Depth increased gradually from the forested shoreline to a drop off approximately ten meters out which quickly fell away and bottomed out at I believe ten meters. Ledgering fresh rainbow with the tail cut off to reduce spinning and release blood David cast to just beyond the lip, while I placed a bait well into the deep. Tightening up and setting the bait runners we waited. Within a half hour my line dramatically dropped, a slack liner I lifted the rod and carefully wound in to connect, the line kept dropping. Reeling harder I struck into nothing, so continued on to inspect the bait, teeth marks said it all.

David with a well conditioned Irish jack pike.

Twenty seconds later line began peeling off Davy’s reel, the same fish it had to be, counting to ten he struck into nothing, “that’s one lucky fish”. From then on David’s rod was charmed, suffering another dropped run David eventually connected with number three. Not big it gave a good scrap though and was in perfect condition, beautifully mottled. Shortly afterwards line began peeling again, after another lively tussle a similar sized jack was landed, and that was it for the day.

Perfect winter conditions for pike dead baiting.

On another occasion they could have been doubles or bigger, that’s fishing though. Five runs, two fish, a nice day out, and further knowledge gained. Talking to local people out walking, the water is known for medium sized pike, but fish to 28 lb have been recorded. David and I witnessed the potential and most definitely will be back, an abiding memory being a heavy swirl amongst a shoal of roach fry as light closed in….

Cavan Pike.

Friday, January 13th, 2012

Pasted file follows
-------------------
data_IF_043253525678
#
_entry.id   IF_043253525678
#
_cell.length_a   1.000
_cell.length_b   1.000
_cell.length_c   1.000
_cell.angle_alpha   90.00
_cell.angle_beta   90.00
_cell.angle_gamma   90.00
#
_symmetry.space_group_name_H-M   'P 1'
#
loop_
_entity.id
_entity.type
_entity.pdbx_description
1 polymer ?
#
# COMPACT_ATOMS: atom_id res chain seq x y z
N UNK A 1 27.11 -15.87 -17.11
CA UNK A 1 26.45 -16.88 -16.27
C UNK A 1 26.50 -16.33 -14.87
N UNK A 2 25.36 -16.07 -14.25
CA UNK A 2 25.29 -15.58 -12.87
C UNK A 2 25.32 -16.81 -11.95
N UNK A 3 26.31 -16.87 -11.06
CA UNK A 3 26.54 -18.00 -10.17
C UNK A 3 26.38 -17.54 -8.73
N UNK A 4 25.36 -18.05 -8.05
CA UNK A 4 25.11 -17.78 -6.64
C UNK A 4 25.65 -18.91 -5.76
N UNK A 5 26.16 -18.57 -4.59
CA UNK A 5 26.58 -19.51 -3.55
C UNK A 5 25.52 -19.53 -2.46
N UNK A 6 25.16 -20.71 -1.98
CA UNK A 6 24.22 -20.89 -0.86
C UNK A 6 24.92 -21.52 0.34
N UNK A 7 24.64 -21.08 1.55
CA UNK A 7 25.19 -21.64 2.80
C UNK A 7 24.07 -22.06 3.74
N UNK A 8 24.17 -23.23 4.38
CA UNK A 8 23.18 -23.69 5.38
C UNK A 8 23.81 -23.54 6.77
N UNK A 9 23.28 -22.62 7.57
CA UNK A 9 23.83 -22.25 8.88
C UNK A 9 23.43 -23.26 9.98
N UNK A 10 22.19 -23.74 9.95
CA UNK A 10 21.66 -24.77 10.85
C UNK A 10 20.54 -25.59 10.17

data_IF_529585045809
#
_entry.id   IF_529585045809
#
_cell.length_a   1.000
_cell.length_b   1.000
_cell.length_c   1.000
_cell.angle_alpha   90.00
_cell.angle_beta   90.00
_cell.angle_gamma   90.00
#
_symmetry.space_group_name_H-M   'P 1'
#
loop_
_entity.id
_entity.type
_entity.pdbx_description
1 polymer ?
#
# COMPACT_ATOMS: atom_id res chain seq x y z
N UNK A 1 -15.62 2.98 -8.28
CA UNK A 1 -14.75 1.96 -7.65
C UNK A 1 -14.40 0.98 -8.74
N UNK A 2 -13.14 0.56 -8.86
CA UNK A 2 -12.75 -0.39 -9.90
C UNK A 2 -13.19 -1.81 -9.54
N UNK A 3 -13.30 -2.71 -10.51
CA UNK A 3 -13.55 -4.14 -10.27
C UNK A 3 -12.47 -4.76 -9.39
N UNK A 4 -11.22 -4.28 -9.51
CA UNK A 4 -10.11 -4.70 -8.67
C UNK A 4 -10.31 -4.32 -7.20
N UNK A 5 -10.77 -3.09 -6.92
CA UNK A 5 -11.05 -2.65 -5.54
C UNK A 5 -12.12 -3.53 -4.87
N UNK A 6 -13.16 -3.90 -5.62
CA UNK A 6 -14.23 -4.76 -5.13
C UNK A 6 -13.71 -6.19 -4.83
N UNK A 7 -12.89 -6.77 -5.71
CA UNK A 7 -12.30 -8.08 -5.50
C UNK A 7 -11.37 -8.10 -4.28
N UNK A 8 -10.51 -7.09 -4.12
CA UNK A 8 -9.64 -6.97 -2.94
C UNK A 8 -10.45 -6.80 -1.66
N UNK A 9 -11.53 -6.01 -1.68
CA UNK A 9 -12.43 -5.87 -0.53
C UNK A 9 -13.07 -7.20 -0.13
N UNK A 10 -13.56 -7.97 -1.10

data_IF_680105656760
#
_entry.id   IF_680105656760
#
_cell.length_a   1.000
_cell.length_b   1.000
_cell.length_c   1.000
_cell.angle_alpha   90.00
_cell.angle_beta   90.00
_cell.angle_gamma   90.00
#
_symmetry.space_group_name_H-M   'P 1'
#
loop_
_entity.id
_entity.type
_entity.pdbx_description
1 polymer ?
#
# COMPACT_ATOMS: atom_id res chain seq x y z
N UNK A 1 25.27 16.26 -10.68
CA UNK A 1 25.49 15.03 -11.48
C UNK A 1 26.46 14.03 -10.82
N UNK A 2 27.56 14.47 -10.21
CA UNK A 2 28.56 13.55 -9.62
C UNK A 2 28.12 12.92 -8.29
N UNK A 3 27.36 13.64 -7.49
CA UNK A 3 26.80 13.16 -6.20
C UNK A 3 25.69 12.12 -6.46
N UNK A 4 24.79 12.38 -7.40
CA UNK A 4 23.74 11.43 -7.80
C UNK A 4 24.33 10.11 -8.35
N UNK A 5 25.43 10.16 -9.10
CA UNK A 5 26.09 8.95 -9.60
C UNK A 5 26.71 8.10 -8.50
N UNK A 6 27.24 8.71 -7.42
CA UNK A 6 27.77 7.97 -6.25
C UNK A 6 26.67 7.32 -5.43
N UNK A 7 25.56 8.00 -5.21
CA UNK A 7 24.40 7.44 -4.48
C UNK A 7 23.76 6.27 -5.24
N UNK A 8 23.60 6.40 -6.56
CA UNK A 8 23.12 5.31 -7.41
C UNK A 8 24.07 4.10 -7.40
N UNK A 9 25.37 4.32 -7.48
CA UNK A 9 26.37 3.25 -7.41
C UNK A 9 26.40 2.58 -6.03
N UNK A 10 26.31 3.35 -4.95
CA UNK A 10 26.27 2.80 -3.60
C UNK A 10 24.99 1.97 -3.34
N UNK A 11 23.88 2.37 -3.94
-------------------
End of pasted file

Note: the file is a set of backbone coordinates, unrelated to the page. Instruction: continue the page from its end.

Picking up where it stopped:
A pike fishing trip to Co. Cavan with Gary and Dave bore testament to the old saying, “It’s not about catching but being there that counts”, or words to that effect. Rising at 06.00am to partake in the first of a number of planned “hopefully weekly” sessions after Esox lucius, we pointed the car northwards for the 130 mile journey to our chosen water. Equipped to both lure and bait fish the weather could not have been more clement, with the air temperature registering 10 degrees, blue sky and fluffy clouds, a marked contrast to the icy cold of January last.

Gary Robinson displays a hungry Co. Cavan jack pike.

Arriving at our chosen destination we quickly set up dead bait rigs and cast out to varying distances ranging from about 15 to 40 meters. Gary offered ledgered mackerel and a popped up roach, while Davy and I plumped for whole fresh rainbow trout.  Fishing into a hole which dropped off to 30 plus feet the venue had been good to us last year with pike into double figures. Setting up a lure rig and leaving the dead bait to fish away I walked towards a likely corner and cast a rubber Storm roach towards some reeds. The lure hit bottom after about seven seconds and I commenced to sink and draw. Fanning my casts, on about the tenth attempt my jerk rod arched over. A hungry jack skittered across the surface, how he engulfed the bait I’ll never know, but what colouring, a beautiful fish.

Storm roach lure and Shimano reel.

By 14.30pm and with no more pike forthcoming we decided on a move to an adjacent lake. Shallower but with the water temperature registering 7.2 degrees we reckoned that fish might move in close. Casting a range of dead bait rigs up to fifty meters out into about eight to ten foot of water we waited for developments. Again fishing was slow, but as dusk closed in my bait runner started giving line. Gently lifting the rod I counted to five then leaned into the fish. My ten foot rod curved into a light resistance, shortly after another jack pike hit the bank.

A Co. Cavan Jack pike, what beautiful colouration.

Perfect in every way, Gary carefully unhooked the fish before slipping it back gently into the water. By now a glorious sunset was closing off the day, windless and still it was a joy to be out, the lake reflecting its surroundings, a beautiful setting. Only two jacks punctuated this trip, but hey they could easily have been doubles and at least we caught. The sky filled with purple, pink, and blue as the sun set behind the drumlins. Ireland maybe deep in recession but days and evenings like this help relieve the gloom. Fishing, you can’t beat it…..